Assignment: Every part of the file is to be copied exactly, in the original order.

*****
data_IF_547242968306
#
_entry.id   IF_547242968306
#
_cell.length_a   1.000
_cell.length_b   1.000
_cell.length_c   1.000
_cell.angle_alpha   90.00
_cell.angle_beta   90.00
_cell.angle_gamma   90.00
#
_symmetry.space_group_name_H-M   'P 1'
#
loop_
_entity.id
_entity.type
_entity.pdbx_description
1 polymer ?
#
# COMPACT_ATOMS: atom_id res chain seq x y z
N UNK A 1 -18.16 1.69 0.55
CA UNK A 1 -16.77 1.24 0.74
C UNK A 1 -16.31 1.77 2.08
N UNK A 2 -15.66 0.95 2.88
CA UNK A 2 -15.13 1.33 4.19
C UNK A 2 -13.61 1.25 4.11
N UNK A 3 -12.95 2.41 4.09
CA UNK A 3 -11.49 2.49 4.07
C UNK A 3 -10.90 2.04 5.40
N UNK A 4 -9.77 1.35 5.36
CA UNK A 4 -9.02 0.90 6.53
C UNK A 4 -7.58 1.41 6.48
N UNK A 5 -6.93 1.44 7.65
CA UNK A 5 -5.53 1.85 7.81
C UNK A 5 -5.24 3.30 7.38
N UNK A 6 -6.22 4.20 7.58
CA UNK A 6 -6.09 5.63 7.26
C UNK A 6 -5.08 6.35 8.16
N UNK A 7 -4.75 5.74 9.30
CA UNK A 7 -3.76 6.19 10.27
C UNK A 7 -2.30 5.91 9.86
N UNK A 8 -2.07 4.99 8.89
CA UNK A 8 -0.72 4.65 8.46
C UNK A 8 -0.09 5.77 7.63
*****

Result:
data_IF_547242968306
#
_entry.id   IF_547242968306
#
_cell.length_a   1.000
_cell.length_b   1.000
_cell.length_c   1.000
_cell.angle_alpha   90.00
_cell.angle_beta   90.00
_cell.angle_gamma   90.00
#
_symmetry.space_group_name_H-M   'P 1'
#
loop_
_entity.id
_entity.type
_entity.pdbx_description
1 polymer ?
#
# COMPACT_ATOMS: atom_id res chain seq x y z
N UNK A 1 -18.16 1.69 0.55
CA UNK A 1 -16.77 1.24 0.74
C UNK A 1 -16.31 1.77 2.08
N UNK A 2 -15.66 0.95 2.88
CA UNK A 2 -15.13 1.33 4.19
C UNK A 2 -13.61 1.25 4.11
N UNK A 3 -12.95 2.41 4.09
CA UNK A 3 -11.49 2.49 4.07
C UNK A 3 -10.90 2.04 5.40
N UNK A 4 -9.77 1.35 5.36
CA UNK A 4 -9.02 0.90 6.53
C UNK A 4 -7.58 1.41 6.48
N UNK A 5 -6.93 1.44 7.65
CA UNK A 5 -5.53 1.85 7.81
C UNK A 5 -5.24 3.30 7.38
N UNK A 6 -6.22 4.20 7.58
CA UNK A 6 -6.09 5.63 7.26
C UNK A 6 -5.08 6.35 8.16
N UNK A 7 -4.75 5.74 9.30
CA UNK A 7 -3.76 6.19 10.27
C UNK A 7 -2.30 5.91 9.86
N UNK A 8 -2.07 4.99 8.89
CA UNK A 8 -0.72 4.65 8.46
C UNK A 8 -0.09 5.77 7.63